Rather than a regional tour of the play “Kazimir and Karolina,” directed by Robert Lenard, the piece is being performed every evening in the Salaš Theater’s yard in line with the audience’s request. Photo: Natalija Jakovljević.

As Pastor informed the public, the topic of the meeting with the theater’s representatives will be to discuss their future, “what has been on hold for years, and which has brought about this unfortunate case.”

Furthermore, Pastor posted an open letter supporting the request of the HNC to abort the tour, thereby accusing the theater’s management of attempting to politicize the situation. In the open letter, published on his Facebook profile, he stated that the “audience of the Salaš Theater has been exposed to harassment for years” and that the management is under no one’s control while “displaying such catastrophically disgusting plays.”

Pastor announced that solutions for issues concerning the future of Hungarian theaters, cultural life, and institutions could no longer be postponed. He wrote that this should result in “strategic decisions.”

Conversely, Gomboš believes this letter to be a hint that tough times are coming.

“Instead of improving and developing, there is a threat that they may want to tame us,” he said, adding that the role of the theater is to “point out and remind us of societal problems — to hold up a mirror to the audience.”

“Some of them will recognize themselves and do something to change things. Others will be offended and try to break that mirror. We fear that this is exactly what’s happening to us.”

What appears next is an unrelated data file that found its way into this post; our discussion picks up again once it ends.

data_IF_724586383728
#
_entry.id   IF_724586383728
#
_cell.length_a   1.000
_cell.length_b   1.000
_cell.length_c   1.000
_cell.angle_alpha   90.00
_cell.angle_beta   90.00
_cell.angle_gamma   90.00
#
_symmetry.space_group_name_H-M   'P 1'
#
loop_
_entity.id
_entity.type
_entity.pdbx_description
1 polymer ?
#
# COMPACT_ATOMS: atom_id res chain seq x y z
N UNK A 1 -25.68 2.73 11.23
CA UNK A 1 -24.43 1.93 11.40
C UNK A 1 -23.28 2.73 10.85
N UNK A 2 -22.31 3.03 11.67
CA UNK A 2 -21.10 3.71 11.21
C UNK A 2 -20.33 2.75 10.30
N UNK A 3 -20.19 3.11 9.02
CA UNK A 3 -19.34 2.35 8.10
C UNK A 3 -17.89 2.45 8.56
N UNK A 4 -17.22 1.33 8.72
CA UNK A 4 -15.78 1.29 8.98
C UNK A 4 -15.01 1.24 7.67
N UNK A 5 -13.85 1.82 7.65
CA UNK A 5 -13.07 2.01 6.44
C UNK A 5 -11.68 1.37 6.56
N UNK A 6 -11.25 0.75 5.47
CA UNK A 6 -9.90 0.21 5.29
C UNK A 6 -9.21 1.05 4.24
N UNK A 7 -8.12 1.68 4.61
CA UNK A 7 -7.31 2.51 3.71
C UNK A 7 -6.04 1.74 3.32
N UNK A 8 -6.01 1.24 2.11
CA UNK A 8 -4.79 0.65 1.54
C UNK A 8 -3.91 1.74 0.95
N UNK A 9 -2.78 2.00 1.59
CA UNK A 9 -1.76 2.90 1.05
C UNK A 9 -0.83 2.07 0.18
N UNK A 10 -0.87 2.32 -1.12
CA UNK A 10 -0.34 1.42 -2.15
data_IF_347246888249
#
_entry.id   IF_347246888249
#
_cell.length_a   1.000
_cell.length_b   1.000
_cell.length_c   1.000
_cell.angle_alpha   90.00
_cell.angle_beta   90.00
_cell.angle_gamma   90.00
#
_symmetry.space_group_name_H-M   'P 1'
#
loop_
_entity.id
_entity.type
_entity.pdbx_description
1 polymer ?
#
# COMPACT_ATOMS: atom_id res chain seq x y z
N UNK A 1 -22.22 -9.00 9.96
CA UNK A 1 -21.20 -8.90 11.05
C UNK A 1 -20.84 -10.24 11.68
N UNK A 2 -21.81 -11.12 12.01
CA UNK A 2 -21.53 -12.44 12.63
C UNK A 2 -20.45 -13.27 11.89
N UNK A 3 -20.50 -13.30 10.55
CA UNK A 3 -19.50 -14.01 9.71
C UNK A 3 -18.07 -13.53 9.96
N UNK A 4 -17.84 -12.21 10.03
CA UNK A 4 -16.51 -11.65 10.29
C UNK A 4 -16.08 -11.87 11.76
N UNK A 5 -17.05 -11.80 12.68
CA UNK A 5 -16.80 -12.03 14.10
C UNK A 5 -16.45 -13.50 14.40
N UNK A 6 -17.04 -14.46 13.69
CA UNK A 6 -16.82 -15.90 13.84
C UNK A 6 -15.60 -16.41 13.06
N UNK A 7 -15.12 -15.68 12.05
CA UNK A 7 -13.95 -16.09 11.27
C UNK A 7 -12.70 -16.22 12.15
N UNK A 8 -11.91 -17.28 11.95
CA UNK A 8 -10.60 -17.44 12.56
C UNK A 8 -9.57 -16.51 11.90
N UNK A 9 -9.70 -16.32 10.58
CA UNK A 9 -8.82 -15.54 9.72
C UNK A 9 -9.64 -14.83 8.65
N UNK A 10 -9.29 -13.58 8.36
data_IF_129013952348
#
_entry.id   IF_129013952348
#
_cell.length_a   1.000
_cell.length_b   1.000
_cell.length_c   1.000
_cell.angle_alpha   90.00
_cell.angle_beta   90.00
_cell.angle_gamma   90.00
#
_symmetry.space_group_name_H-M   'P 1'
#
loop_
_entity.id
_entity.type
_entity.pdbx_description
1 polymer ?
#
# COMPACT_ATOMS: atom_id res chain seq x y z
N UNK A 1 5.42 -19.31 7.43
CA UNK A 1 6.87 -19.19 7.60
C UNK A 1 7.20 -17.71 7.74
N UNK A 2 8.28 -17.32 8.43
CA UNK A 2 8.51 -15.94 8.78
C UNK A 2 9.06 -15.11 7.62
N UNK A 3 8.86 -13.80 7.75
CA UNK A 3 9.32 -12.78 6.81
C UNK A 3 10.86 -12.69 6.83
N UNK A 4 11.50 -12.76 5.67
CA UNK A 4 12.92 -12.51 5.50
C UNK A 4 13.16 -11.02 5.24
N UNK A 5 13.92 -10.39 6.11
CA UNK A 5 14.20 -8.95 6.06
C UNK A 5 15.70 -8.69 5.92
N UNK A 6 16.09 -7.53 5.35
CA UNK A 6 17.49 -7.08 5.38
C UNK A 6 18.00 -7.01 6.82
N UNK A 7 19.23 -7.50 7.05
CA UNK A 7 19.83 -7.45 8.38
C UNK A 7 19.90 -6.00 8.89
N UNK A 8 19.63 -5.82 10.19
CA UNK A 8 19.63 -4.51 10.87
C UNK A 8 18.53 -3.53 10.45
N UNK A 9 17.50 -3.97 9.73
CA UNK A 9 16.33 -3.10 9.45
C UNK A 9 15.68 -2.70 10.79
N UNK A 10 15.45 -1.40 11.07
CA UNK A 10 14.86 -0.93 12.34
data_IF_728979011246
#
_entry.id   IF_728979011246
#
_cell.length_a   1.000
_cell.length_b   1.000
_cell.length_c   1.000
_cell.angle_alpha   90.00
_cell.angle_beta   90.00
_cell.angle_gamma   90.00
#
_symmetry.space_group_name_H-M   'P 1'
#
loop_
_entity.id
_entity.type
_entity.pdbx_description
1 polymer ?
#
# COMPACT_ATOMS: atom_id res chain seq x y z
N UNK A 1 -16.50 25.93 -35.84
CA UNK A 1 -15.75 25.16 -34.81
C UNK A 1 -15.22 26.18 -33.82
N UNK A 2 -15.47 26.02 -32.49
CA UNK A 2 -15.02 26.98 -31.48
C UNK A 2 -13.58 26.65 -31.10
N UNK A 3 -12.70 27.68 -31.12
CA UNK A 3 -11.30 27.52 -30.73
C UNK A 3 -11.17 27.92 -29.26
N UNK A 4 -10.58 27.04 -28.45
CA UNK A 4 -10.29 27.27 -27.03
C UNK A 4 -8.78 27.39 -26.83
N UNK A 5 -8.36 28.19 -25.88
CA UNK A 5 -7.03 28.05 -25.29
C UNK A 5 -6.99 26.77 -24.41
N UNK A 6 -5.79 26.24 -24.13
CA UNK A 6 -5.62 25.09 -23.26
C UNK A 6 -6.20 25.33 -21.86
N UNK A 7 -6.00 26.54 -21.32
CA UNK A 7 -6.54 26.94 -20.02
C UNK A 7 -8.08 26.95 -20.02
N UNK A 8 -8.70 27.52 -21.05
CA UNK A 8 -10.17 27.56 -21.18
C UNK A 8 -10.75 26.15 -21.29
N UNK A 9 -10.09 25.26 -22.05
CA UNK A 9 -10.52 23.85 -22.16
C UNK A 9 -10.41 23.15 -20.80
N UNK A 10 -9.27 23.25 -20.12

Viktor Orban’s recipe

Disapproval is arriving from all sides.

Žuža Kalmar, a Hungarian-language drama actress at the National Theater in Subotica, has resigned from her position in the Hungarian National Council due to the decision to cancel the tour.

Her fellow theater collaborator, Greguss Erdélyi Hermina, told K2.0 that she was “standing in astonishment before the fact” that the tour will be aborted, considering it a “blatantly political move.” Greguss doesn’t shy away from using the word censorship in the context of this case. She said that imposing control over any type of art and cultural life is unacceptable.

She gives her full support to the management and the small company that decided to continue performing the play.

“Politics has no place meddling with these things or restricting any form of freedom of thought or creativity, and especially determining what’s good for people and what isn’t,” said Greguss Erdélyi categorically.

Originally from Subotica, Budapest journalist Gabor Bodiš compares this case to what is happening in Hungary.

Originally from Subotica, Budapest journalist Gabor Bodiš compares this case to what is befalling Hungary. He said that the public is witness to “political marketing, prescribed and ordered by Viktor Orban.”

He recalled that at the end of 2019, Hungary adopted a law allowing Viktor Orban’s government to interfere in managing institutions and appointing directors.